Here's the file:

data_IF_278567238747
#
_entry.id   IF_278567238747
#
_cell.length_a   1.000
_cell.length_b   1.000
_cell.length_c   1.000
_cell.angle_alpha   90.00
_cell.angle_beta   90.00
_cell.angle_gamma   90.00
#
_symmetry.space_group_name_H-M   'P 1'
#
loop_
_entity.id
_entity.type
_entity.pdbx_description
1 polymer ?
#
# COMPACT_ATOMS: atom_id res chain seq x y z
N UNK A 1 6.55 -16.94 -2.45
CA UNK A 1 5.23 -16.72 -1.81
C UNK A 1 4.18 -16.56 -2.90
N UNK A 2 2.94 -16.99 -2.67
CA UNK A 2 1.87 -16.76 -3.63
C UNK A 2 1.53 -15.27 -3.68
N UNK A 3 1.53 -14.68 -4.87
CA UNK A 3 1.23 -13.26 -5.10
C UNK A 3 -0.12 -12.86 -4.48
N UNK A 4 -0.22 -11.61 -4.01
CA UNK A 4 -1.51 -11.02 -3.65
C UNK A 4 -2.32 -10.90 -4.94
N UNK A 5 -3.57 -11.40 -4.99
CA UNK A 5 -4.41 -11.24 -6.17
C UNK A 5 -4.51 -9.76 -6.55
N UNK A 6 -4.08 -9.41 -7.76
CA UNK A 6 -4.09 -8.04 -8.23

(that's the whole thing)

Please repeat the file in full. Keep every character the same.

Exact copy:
data_IF_278567238747
#
_entry.id   IF_278567238747
#
_cell.length_a   1.000
_cell.length_b   1.000
_cell.length_c   1.000
_cell.angle_alpha   90.00
_cell.angle_beta   90.00
_cell.angle_gamma   90.00
#
_symmetry.space_group_name_H-M   'P 1'
#
loop_
_entity.id
_entity.type
_entity.pdbx_description
1 polymer ?
#
# COMPACT_ATOMS: atom_id res chain seq x y z
N UNK A 1 6.55 -16.94 -2.45
CA UNK A 1 5.23 -16.72 -1.81
C UNK A 1 4.18 -16.56 -2.90
N UNK A 2 2.94 -16.99 -2.67
CA UNK A 2 1.87 -16.76 -3.63
C UNK A 2 1.53 -15.27 -3.68
N UNK A 3 1.53 -14.68 -4.87
CA UNK A 3 1.23 -13.26 -5.10
C UNK A 3 -0.12 -12.86 -4.48
N UNK A 4 -0.22 -11.61 -4.01
CA UNK A 4 -1.51 -11.02 -3.65
C UNK A 4 -2.32 -10.90 -4.94
N UNK A 5 -3.57 -11.40 -4.99
CA UNK A 5 -4.41 -11.24 -6.17
C UNK A 5 -4.51 -9.76 -6.55
N UNK A 6 -4.08 -9.41 -7.76
CA UNK A 6 -4.09 -8.04 -8.23